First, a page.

Linux / Unix: Shell Script Find Out In Which Directory Script File Resides

by on August 4, 2013 · 10 comments· LAST UPDATED August 12, 2013

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I need to find out in which directory my bash script resides so that I can read config file called .backup .ignore .target. For example, if my script resides in >/home/foo/, I need to read /home/foo/.{backup,ignore,target} files. How do I find out the current directory location and shell script directory location in Bash running on Linux or Unix like operating systems?

Tutorial details
DifficultyEasy (rss)
Root privilegesNo
Estimated completion timeN/A
You can use any one of the following method to find out the portion of pathname:

  1. basename command - Display filename portion of pathname.
  2. dirname command - Display directory portion of pathname.
  3. Bash parameter substitution.
  4. $0 expands to the name of the shell or shell script.

Examples: Shell script find out which directory the script file resides

The following example display directory path or portion of /home/nixcraft/scripts/

dirname /home/nixcraft/scripts/

Sample outputs:


The following line sets the shell variable i to /home/nixcraft/scripts:

i=`dirname /home/nixcraft/scripts/`
echo "$i"


i=$(dirname /home/nixcraft/scripts/
echo "$i"

In bash script use $0 instead of /home/nixcraft/scripts/

basename="$(dirname $script)"
echo "Script name $script resides in $basename directory."

Sample outputs:

Script name /tmp/ resides in /tmp directory.

Using bash shell ${var%pattern} syntax

To Remove from shortest rear (end) pattern use the following syntax:


For example:

echo "${x%/*}"
echo "$y"

An updated version of the above script:

# Purpose : Linux / Unix shell script find out which directory this script file resides
# Author : nixCraft <> under GPL v2.x+
# -------------------------------------------------------------------------------------
echo "Script name $script resides in $basename directory."
echo "Reading config file $config1 $config2 $config3, please wait..."

Sample outputs:

Fig.01 Sample run from

Fig.01 Sample run from

A note about finding physical or real path

You may not get a real physical path and real path may be a symbolic link. To get physical path use realpath command. The realpath command uses the realpath() function to resolve all symbolic links, extra / characters and references to /./ and /../ in path. This is useful for shell scripting and security related applications.

Another recommended option is to use the readlink command to display value of a symbolic link or canonical file name:

# Purpose : Linux / Unix shell script find out which directory this script file resides
# Author : nixCraft <> under GPL v2.x+
# -------------------------------------------------------------------------------------
## Who am i? ##
## Get real path ##
_script="$(readlink -f ${BASH_SOURCE[0]})"
## Delete last component from $_script ##
_mydir="$(dirname $_script)"
## Delete /path/to/dir/ component from $_script ##
_myfile="$(basename $_script)"
echo "Script : $_script"
echo "Directory portion of $_script : $_mydir"
echo "Filename portion of $_script : $_myfile"

Save and close the file. Run it as follows:

cd /home/vivek/

Sample outputs:

Fig.02: Finding real path

Fig.02: Finding real path

See also
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{ 10 comments… read them below or add one }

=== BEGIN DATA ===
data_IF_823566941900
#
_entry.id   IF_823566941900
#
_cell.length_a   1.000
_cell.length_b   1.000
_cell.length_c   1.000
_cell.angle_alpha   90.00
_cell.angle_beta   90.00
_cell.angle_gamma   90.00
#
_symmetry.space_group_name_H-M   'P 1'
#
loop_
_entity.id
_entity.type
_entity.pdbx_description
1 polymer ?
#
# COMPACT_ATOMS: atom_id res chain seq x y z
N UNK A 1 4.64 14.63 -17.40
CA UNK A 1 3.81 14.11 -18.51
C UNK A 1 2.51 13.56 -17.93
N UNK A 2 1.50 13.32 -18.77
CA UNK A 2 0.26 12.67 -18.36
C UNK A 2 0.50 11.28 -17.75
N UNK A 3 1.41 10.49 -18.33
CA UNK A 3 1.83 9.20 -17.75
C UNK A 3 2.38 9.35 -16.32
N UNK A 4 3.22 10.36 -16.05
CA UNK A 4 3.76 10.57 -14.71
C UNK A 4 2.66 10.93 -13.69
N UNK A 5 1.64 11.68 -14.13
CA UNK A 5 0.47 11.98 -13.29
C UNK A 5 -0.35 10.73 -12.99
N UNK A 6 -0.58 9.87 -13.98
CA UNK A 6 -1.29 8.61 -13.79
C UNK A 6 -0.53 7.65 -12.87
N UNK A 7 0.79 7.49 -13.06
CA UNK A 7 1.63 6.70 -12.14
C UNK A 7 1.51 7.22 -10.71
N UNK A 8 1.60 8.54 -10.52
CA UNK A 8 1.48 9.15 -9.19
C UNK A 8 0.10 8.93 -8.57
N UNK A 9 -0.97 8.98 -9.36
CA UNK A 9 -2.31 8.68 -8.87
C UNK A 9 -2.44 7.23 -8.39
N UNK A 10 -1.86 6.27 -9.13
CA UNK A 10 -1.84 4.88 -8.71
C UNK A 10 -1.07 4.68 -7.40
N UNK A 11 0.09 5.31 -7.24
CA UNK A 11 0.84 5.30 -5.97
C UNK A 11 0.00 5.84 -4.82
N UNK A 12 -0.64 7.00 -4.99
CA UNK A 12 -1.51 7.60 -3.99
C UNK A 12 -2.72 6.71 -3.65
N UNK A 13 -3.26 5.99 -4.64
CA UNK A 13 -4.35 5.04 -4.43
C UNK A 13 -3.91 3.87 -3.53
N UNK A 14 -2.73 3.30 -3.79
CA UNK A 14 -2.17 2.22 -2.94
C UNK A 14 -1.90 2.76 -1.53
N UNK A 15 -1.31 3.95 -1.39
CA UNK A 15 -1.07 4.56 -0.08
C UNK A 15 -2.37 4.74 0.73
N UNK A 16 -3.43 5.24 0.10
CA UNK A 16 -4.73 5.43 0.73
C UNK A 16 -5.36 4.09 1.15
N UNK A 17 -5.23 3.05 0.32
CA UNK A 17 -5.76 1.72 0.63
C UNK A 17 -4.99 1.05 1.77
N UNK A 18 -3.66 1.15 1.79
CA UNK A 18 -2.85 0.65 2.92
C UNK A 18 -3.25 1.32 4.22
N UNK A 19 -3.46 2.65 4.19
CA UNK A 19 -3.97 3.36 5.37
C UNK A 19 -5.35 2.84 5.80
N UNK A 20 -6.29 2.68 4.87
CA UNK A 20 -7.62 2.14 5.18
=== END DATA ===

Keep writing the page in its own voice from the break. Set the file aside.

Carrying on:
1 Russ Thompson August 5, 2013 at 12:40 am

i found aund used the function below. This should be included in the script itself.

getScriptPath() {
    if [ -d ${0%/*} ]
        abspath=$(cd ${0%/*} && echo $PWD/${0##*/})
        # to get the path only - not the script name - add
        pathOnly=`dirname "$abspath"`
        progdir=`dirname $0`
        cd $progdir
    echo $pathOnly;

Further down in the script I can use $(getScriptPath) as variable, such as

mysql database <$(getScriptPath)/query.sql

Hope this helps:


2 nixCraft August 12, 2013 at 11:40 am

Russ, I appreciate that you are sharing your code with us.


3 Mahdi August 5, 2013 at 6:35 am

Thank you for this!


4 Michel Nicolas August 6, 2013 at 10:46 am


The problem is that method won’t give your the absolute path if it is started with the relative one.
For example, if my script is launched with ./ I won’t know from the script where am I really residing in the FS.

So the response is :
abspath=$(readlink -f $0)

Then you can do any basename, dirname an other path manipulation on it.


5 nixCraft August 12, 2013 at 11:41 am

Thanks for the heads up. The faq has been updated. I appreciate your post.


6 Chris F.A. Johnson August 18, 2013 at 11:17 pm

If a script needs to know where it is located, it is badly designed.


7 Michel Nicolas August 19, 2013 at 5:04 am


Can you tell me why would it be badly designed? Jugement without deep knowledge about the facts are useless.



8 Russ Thompson October 16, 2013 at 3:48 pm

I feel if a script has to be edited when moved from directory to directory to operate correctly it is badly designed.


9 Chris F.A. Johnson October 16, 2013 at 6:15 pm

If a script has to be moved from directory to directory, it is badly designed. Scripts should always be placed in a directory in your PATH variable, so they can be called from anywhere.


10 Latchezar Tzvetkoff October 16, 2013 at 12:55 pm

readlink -f $0 won’t work on Mac OS X.
A nice one-liner would be

SCRIPT_PATH=$(cd $(dirname ${0}) && pwd)

It doesn’t resolve the real path, though. For this you’ll need an OS check or something…

SCRIPT_PATH=$(cd $(dirname ${0}) && pwd)
if [[ ${OSTYPE} = darwin* ]]; then
	TEMP=`readlink ${SCRIPT_PATH}`
	echo $TEMP
	SCRIPT_PATH=`readlink -f ${SCRIPT_PATH}`

Note that OS X’s readlink is not reliable.


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